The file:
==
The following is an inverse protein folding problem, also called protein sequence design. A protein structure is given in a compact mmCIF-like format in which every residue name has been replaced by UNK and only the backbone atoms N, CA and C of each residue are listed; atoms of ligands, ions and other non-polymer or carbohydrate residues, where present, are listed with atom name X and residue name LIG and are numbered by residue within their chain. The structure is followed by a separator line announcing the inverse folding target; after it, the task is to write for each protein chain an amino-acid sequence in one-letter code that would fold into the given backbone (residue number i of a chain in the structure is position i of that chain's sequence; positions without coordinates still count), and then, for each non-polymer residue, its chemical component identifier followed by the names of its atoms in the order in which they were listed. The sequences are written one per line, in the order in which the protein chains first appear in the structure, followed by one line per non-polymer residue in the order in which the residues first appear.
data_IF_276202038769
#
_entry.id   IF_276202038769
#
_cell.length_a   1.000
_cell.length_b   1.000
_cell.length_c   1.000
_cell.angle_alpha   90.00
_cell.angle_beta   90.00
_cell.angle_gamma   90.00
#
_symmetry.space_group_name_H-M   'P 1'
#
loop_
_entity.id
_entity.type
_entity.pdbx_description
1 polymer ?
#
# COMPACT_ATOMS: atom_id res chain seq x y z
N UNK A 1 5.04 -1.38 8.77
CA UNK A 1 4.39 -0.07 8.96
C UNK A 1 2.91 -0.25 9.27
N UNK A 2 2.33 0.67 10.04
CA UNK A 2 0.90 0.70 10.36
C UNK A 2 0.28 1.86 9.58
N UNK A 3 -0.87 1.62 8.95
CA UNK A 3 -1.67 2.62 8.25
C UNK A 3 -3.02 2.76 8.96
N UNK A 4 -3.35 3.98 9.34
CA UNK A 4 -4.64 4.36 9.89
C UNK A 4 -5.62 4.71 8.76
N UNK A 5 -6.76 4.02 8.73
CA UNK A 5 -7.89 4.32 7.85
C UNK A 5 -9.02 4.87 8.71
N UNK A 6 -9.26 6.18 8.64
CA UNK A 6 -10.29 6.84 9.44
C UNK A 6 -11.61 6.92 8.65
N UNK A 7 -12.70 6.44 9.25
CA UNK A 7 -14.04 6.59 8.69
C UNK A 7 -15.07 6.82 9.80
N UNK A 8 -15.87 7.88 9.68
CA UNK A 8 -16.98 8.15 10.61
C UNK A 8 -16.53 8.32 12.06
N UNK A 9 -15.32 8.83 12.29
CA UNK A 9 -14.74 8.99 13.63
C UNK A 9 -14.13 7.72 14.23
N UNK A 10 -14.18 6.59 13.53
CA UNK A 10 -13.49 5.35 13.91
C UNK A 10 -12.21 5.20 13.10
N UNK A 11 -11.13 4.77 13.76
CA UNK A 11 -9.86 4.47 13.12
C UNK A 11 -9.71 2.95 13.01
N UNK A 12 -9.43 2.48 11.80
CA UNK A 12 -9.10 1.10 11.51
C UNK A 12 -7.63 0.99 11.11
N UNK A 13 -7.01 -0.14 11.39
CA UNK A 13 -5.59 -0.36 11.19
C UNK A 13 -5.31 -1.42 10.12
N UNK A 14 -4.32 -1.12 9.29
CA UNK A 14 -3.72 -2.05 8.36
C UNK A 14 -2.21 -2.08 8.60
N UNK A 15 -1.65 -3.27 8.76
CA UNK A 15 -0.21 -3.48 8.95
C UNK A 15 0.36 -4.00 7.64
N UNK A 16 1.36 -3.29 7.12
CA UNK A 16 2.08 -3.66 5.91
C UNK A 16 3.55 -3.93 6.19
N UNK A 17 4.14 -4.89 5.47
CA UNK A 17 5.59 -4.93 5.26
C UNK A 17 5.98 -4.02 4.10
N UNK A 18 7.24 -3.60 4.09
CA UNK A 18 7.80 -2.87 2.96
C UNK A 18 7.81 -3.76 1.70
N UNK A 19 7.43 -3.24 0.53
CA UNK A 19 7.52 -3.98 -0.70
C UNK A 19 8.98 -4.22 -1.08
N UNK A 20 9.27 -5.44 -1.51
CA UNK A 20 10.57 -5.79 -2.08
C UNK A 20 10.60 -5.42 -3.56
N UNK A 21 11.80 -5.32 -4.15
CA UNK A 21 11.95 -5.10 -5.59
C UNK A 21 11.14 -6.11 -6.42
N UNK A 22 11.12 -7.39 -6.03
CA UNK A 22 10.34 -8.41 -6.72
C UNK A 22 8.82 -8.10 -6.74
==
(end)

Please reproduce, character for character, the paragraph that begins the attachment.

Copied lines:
The following is an inverse protein folding problem, also called protein sequence design. A protein structure is given in a compact mmCIF-like format in which every residue name has been replaced by UNK and only the backbone atoms N, CA and C of each residue are listed; atoms of ligands, ions and other non-polymer or carbohydrate residues, where present, are listed with atom name X and residue name LIG and are numbered by residue within their chain. The structure is followed by a separator line announcing the inverse folding target; after it, the task is to write for each protein chain an amino-acid sequence in one-letter code that would fold into the given backbone (residue number i of a chain in the structure is position i of that chain's sequence; positions without coordinates still count), and then, for each non-polymer residue, its chemical component identifier followed by the names of its atoms in the order in which they were listed. The sequences are written one per line, in the order in which the protein chains first appear in the structure, followed by one line per non-polymer residue in the order in which the residues first appear.